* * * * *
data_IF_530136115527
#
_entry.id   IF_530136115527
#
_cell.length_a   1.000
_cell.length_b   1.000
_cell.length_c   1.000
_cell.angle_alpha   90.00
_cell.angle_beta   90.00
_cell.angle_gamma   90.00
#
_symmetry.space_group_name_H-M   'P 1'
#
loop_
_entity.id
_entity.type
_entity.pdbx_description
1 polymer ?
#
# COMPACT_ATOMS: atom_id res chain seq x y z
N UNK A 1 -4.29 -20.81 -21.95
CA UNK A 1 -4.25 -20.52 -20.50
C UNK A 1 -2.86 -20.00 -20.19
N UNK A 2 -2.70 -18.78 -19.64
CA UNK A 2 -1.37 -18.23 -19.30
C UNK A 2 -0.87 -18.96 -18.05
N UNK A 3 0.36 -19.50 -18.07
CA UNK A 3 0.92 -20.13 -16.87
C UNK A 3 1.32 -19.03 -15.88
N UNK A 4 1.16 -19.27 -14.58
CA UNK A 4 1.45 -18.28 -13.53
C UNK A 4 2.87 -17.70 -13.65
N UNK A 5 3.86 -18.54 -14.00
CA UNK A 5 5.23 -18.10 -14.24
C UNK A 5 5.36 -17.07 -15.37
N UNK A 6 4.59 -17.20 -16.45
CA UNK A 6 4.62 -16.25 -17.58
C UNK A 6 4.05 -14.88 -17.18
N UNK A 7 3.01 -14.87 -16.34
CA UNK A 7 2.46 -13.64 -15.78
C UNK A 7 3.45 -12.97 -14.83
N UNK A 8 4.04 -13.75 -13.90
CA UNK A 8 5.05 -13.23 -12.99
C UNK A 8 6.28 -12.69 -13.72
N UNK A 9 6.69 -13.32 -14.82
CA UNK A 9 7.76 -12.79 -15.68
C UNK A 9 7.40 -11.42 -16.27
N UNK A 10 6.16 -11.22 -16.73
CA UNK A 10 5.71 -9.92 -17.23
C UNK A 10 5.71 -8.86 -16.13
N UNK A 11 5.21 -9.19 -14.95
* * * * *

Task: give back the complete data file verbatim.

data_IF_530136115527
#
_entry.id   IF_530136115527
#
_cell.length_a   1.000
_cell.length_b   1.000
_cell.length_c   1.000
_cell.angle_alpha   90.00
_cell.angle_beta   90.00
_cell.angle_gamma   90.00
#
_symmetry.space_group_name_H-M   'P 1'
#
loop_
_entity.id
_entity.type
_entity.pdbx_description
1 polymer ?
#
# COMPACT_ATOMS: atom_id res chain seq x y z
N UNK A 1 -4.29 -20.81 -21.95
CA UNK A 1 -4.25 -20.52 -20.50
C UNK A 1 -2.86 -20.00 -20.19
N UNK A 2 -2.70 -18.78 -19.64
CA UNK A 2 -1.37 -18.23 -19.30
C UNK A 2 -0.87 -18.96 -18.05
N UNK A 3 0.36 -19.50 -18.07
CA UNK A 3 0.92 -20.13 -16.87
C UNK A 3 1.32 -19.03 -15.88
N UNK A 4 1.16 -19.27 -14.58
CA UNK A 4 1.45 -18.28 -13.53
C UNK A 4 2.87 -17.70 -13.65
N UNK A 5 3.86 -18.54 -14.00
CA UNK A 5 5.23 -18.10 -14.24
C UNK A 5 5.36 -17.07 -15.37
N UNK A 6 4.59 -17.20 -16.45
CA UNK A 6 4.62 -16.25 -17.58
C UNK A 6 4.05 -14.88 -17.18
N UNK A 7 3.01 -14.87 -16.34
CA UNK A 7 2.46 -13.64 -15.78
C UNK A 7 3.45 -12.97 -14.83
N UNK A 8 4.04 -13.75 -13.90
CA UNK A 8 5.05 -13.23 -12.99
C UNK A 8 6.28 -12.69 -13.72
N UNK A 9 6.69 -13.32 -14.82
CA UNK A 9 7.76 -12.79 -15.68
C UNK A 9 7.40 -11.42 -16.27
N UNK A 10 6.16 -11.22 -16.73
CA UNK A 10 5.71 -9.92 -17.23
C UNK A 10 5.71 -8.86 -16.13
N UNK A 11 5.21 -9.19 -14.95